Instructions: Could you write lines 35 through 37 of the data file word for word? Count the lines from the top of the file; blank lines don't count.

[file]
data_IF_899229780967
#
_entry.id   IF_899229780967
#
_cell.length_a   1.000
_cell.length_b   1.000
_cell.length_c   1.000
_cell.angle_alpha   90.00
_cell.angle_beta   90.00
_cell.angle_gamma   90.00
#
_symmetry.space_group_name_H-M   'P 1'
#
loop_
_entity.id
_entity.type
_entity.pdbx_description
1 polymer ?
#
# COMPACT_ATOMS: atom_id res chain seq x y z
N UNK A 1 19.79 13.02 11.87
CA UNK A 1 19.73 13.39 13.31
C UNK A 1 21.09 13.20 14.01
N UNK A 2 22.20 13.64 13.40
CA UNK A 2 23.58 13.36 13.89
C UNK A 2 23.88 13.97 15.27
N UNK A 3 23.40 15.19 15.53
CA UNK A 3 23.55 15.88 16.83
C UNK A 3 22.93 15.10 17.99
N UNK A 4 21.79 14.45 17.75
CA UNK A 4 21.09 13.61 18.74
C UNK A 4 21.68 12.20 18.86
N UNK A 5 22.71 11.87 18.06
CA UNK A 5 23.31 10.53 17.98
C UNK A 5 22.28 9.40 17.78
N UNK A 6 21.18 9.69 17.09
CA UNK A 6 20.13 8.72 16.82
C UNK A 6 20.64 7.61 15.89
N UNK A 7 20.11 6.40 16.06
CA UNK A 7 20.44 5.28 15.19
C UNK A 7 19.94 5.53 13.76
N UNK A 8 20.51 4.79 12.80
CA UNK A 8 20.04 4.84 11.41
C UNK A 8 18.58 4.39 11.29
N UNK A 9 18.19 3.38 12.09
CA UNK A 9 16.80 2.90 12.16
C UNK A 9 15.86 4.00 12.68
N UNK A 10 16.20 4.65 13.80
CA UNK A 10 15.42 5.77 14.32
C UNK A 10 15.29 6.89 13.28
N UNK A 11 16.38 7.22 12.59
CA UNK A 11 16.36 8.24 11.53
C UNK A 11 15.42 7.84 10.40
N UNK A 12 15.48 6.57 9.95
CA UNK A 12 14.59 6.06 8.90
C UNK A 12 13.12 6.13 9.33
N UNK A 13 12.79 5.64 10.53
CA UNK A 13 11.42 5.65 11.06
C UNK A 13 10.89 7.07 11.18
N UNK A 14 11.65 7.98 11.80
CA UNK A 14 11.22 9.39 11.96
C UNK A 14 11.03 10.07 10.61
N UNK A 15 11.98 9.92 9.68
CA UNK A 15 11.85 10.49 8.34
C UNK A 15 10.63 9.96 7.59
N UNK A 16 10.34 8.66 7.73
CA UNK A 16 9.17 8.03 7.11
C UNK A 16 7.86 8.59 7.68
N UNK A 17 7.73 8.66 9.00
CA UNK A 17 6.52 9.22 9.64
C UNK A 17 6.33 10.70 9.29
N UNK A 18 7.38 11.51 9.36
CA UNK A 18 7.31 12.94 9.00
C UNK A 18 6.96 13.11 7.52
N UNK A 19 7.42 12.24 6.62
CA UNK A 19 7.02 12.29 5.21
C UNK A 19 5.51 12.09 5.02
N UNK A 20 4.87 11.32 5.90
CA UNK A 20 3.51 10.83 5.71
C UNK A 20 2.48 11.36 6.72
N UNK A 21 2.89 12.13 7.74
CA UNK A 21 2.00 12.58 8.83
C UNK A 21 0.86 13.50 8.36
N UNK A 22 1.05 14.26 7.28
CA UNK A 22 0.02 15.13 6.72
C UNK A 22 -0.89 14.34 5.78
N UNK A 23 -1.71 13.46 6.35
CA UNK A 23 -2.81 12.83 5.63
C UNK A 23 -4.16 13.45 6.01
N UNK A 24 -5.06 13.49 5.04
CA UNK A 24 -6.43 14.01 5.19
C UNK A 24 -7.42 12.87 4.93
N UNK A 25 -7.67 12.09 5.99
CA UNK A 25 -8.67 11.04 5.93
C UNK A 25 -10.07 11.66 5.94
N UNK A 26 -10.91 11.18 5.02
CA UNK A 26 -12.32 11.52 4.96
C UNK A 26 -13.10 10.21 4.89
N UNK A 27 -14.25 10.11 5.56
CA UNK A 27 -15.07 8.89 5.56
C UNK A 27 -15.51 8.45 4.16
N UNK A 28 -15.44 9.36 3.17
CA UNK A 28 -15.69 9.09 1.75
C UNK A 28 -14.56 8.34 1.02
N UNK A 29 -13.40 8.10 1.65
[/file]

C UNK A 5 22.28 9.40 17.78
N UNK A 6 21.18 9.69 17.09
CA UNK A 6 20.13 8.72 16.82